MINNEAPOLIS (KMSP) - Jacob Wetterling “believed things should be fair.” While the core value of the 11-year-old was challenged 27 years ago, the fight for fairness continued with the Jacob Wetterling Resource Center, established by Jacob’s parents.
“What happened is absolutely not fair. It’s not fair, so what do we do to make the world more fair for kids? That’s our challenge,” Alison Feigh, the program manager at the Jacob Wetterling Resource Center, told Fox 9.
The “challenge” of making the world "more fair" has had enormous success in Minnesota and around the country. The center, and the Wetterlings, are national thought leaders on the issue of child safety.
But until recently, the impetus for the center remained missing.
“I’ve always pictured Jacob out there, cheering us on. And now there’s a shift where he’s up there cheering us on. That’s huge. I haven’t figured that out yet. That’s a huge shift in my heart and in my brain,” Feigh told Fox 9. “From being out there to up there. He’s still smiling on us no matter what, but it’s different.”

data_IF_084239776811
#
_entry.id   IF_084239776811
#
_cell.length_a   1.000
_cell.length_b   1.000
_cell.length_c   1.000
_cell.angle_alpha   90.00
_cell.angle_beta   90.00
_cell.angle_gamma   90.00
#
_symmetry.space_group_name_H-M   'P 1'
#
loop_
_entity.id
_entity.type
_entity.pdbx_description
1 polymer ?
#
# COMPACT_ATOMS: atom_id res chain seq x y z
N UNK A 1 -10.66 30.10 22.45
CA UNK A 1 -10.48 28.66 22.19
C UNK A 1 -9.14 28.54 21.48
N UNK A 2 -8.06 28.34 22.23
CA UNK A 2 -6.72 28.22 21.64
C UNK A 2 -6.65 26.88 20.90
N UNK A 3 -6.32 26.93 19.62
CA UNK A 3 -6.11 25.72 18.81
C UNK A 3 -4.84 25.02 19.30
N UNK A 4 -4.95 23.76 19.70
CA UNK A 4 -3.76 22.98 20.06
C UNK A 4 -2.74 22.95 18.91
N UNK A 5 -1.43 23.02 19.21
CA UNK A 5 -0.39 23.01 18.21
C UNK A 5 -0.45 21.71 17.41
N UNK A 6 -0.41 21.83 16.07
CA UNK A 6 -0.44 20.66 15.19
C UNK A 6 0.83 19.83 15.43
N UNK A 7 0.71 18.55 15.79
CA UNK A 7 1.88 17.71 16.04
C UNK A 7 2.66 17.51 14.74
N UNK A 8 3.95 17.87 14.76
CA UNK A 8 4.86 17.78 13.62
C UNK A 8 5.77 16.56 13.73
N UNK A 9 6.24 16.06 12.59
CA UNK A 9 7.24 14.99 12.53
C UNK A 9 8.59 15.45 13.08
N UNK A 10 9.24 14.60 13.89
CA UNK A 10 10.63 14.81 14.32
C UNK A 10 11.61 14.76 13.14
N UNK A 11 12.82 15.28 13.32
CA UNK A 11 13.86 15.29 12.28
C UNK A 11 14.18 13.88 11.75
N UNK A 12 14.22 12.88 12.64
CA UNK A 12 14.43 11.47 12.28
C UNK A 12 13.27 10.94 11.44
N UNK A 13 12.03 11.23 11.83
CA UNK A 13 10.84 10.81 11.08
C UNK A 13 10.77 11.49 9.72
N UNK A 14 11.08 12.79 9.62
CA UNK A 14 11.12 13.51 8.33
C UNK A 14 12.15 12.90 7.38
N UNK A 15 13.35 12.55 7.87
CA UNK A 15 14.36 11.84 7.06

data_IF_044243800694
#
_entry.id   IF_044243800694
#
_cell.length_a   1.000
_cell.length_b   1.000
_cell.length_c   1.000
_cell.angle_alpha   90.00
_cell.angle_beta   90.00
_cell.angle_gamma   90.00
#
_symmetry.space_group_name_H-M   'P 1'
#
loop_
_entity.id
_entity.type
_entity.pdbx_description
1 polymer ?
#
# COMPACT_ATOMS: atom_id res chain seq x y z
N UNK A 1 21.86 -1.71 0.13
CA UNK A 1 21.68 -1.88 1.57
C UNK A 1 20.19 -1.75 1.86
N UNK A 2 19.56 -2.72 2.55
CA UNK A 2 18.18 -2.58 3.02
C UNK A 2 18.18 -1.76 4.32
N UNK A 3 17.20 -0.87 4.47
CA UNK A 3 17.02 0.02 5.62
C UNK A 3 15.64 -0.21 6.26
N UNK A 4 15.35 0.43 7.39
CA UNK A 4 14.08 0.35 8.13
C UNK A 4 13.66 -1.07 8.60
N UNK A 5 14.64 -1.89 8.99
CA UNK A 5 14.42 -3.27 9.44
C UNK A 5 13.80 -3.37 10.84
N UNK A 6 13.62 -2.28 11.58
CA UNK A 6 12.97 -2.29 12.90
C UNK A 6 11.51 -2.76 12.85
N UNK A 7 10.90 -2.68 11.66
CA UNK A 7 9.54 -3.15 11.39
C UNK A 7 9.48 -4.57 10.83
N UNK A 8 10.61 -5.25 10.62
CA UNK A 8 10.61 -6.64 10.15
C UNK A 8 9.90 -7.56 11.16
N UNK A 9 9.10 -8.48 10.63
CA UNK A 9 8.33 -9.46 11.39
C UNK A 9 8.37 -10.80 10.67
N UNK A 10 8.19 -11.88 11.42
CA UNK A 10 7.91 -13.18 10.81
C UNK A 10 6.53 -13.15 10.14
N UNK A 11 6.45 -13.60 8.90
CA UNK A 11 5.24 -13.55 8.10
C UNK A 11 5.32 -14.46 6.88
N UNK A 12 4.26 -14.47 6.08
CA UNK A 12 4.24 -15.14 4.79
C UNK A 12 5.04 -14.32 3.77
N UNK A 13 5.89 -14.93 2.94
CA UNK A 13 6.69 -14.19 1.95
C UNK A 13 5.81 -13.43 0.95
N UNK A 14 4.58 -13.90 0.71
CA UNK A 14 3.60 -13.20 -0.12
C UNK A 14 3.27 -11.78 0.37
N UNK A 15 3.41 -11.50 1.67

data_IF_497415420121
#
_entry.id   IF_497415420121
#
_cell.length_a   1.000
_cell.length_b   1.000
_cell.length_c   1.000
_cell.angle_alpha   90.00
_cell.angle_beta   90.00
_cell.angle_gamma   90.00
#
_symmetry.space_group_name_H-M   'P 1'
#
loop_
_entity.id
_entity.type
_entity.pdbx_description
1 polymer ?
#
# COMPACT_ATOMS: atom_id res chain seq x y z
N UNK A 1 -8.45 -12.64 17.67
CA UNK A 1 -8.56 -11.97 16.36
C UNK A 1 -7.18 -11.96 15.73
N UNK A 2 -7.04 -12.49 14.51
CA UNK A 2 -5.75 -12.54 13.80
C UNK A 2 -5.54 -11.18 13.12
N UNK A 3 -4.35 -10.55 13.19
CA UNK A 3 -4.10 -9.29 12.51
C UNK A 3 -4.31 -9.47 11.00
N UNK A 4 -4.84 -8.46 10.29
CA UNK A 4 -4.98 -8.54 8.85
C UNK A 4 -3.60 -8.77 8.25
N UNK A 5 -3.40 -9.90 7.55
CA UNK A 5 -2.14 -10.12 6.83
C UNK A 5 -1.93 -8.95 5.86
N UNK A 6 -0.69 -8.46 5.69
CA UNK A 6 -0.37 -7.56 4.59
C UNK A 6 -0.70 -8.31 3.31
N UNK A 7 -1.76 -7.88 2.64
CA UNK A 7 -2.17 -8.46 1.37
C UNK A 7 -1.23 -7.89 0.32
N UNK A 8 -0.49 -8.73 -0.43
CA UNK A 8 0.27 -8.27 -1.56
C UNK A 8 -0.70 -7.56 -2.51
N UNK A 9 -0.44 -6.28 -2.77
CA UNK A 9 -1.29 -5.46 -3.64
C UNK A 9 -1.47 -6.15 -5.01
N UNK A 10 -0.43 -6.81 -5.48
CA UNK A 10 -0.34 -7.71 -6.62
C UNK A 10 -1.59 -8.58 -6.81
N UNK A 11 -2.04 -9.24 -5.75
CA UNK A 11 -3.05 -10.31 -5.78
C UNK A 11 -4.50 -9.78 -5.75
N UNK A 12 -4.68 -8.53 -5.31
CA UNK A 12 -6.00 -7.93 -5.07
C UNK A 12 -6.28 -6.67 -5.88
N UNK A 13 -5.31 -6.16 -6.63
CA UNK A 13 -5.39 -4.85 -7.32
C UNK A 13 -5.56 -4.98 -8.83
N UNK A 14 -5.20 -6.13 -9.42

Feigh told Fox 9 locating the remains opened new pain, creating emotion that “changes every hour,” but the discovery did not close anything.
“Closure implies it’s done. We have all the answers, we’re good, we can move on,” Feigh said. “This is not about closure because there will always be questions. There will also be what-ifs. We have some answers and that’s good.”
Feigh said center workers plan to return to work on Tuesday. “I don’t know if today we have a plan. Right now, our plan is honoring Jacob. This is about Jacob,” Feigh said. She added the center wants to keep the story focused on Jacob, not on the man who allegedly kidnapped him.
As for the Wetterling family, Feigh said she’s spoken to them and they are “feeling that warmth” from around the world, and are “just together and being together right now.”